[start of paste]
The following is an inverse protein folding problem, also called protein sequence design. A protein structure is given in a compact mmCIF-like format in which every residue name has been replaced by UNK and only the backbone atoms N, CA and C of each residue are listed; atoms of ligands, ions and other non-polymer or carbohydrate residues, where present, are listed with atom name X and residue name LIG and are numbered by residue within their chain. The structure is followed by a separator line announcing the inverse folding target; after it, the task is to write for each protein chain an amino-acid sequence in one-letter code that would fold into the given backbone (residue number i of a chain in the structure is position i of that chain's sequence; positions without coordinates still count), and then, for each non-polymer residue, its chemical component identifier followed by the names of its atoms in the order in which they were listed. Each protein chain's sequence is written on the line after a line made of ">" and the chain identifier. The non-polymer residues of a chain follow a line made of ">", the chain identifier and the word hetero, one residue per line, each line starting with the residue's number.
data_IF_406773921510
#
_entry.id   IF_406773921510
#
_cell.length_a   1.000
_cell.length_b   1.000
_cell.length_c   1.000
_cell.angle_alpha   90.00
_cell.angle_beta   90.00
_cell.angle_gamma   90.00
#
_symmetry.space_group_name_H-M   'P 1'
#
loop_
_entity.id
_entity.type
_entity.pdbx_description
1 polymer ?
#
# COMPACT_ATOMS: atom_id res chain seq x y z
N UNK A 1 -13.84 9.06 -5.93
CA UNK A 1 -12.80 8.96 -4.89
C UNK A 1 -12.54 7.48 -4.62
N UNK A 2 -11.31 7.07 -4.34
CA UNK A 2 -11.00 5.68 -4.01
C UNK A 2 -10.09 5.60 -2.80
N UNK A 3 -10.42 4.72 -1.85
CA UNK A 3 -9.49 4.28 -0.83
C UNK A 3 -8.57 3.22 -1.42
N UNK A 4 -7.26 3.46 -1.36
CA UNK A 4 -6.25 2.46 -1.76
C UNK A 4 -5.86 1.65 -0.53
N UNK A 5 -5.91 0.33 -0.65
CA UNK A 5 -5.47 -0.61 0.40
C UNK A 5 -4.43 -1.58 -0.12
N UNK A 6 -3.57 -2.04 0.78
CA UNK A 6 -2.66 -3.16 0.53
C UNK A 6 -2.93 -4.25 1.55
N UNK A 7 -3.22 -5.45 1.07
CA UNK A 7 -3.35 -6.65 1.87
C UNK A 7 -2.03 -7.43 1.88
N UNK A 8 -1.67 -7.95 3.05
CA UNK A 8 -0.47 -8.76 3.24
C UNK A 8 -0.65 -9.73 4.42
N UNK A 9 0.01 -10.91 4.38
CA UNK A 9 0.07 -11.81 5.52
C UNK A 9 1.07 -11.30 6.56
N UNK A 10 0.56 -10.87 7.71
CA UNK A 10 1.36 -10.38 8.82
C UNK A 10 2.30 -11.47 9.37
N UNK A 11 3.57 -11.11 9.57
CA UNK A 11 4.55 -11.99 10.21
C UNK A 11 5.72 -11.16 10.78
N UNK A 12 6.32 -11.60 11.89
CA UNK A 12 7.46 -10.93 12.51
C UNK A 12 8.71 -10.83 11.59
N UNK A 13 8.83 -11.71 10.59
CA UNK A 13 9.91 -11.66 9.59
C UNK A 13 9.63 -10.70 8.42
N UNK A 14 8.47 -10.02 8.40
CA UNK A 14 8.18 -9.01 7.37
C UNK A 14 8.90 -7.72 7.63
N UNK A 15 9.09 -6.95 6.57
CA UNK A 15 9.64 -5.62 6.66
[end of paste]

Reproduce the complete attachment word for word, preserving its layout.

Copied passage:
The following is an inverse protein folding problem, also called protein sequence design. A protein structure is given in a compact mmCIF-like format in which every residue name has been replaced by UNK and only the backbone atoms N, CA and C of each residue are listed; atoms of ligands, ions and other non-polymer or carbohydrate residues, where present, are listed with atom name X and residue name LIG and are numbered by residue within their chain. The structure is followed by a separator line announcing the inverse folding target; after it, the task is to write for each protein chain an amino-acid sequence in one-letter code that would fold into the given backbone (residue number i of a chain in the structure is position i of that chain's sequence; positions without coordinates still count), and then, for each non-polymer residue, its chemical component identifier followed by the names of its atoms in the order in which they were listed. Each protein chain's sequence is written on the line after a line made of ">" and the chain identifier. The non-polymer residues of a chain follow a line made of ">", the chain identifier and the word hetero, one residue per line, each line starting with the residue's number.
data_IF_406773921510
#
_entry.id   IF_406773921510
#
_cell.length_a   1.000
_cell.length_b   1.000
_cell.length_c   1.000
_cell.angle_alpha   90.00
_cell.angle_beta   90.00
_cell.angle_gamma   90.00
#
_symmetry.space_group_name_H-M   'P 1'
#
loop_
_entity.id
_entity.type
_entity.pdbx_description
1 polymer ?
#
# COMPACT_ATOMS: atom_id res chain seq x y z
N UNK A 1 -13.84 9.06 -5.93
CA UNK A 1 -12.80 8.96 -4.89
C UNK A 1 -12.54 7.48 -4.62
N UNK A 2 -11.31 7.07 -4.34
CA UNK A 2 -11.00 5.68 -4.01
C UNK A 2 -10.09 5.60 -2.80
N UNK A 3 -10.42 4.72 -1.85
CA UNK A 3 -9.49 4.28 -0.83
C UNK A 3 -8.57 3.22 -1.42
N UNK A 4 -7.26 3.46 -1.36
CA UNK A 4 -6.25 2.46 -1.76
C UNK A 4 -5.86 1.65 -0.53
N UNK A 5 -5.91 0.33 -0.65
CA UNK A 5 -5.47 -0.61 0.40
C UNK A 5 -4.43 -1.58 -0.12
N UNK A 6 -3.57 -2.04 0.78
CA UNK A 6 -2.66 -3.16 0.53
C UNK A 6 -2.93 -4.25 1.55
N UNK A 7 -3.22 -5.45 1.07
CA UNK A 7 -3.35 -6.65 1.87
C UNK A 7 -2.03 -7.43 1.88
N UNK A 8 -1.67 -7.95 3.05
CA UNK A 8 -0.47 -8.76 3.24
C UNK A 8 -0.65 -9.73 4.42
N UNK A 9 0.01 -10.91 4.38
CA UNK A 9 0.07 -11.81 5.52
C UNK A 9 1.07 -11.30 6.56
N UNK A 10 0.56 -10.87 7.71
CA UNK A 10 1.36 -10.38 8.82
C UNK A 10 2.30 -11.47 9.37
N UNK A 11 3.57 -11.11 9.57
CA UNK A 11 4.55 -11.99 10.21
C UNK A 11 5.72 -11.16 10.78
N UNK A 12 6.32 -11.60 11.89
CA UNK A 12 7.46 -10.93 12.51
C UNK A 12 8.71 -10.83 11.59
N UNK A 13 8.83 -11.71 10.59
CA UNK A 13 9.91 -11.66 9.59
C UNK A 13 9.63 -10.70 8.42
N UNK A 14 8.47 -10.02 8.40
CA UNK A 14 8.18 -9.01 7.37
C UNK A 14 8.90 -7.72 7.63
N UNK A 15 9.09 -6.95 6.57
CA UNK A 15 9.64 -5.62 6.66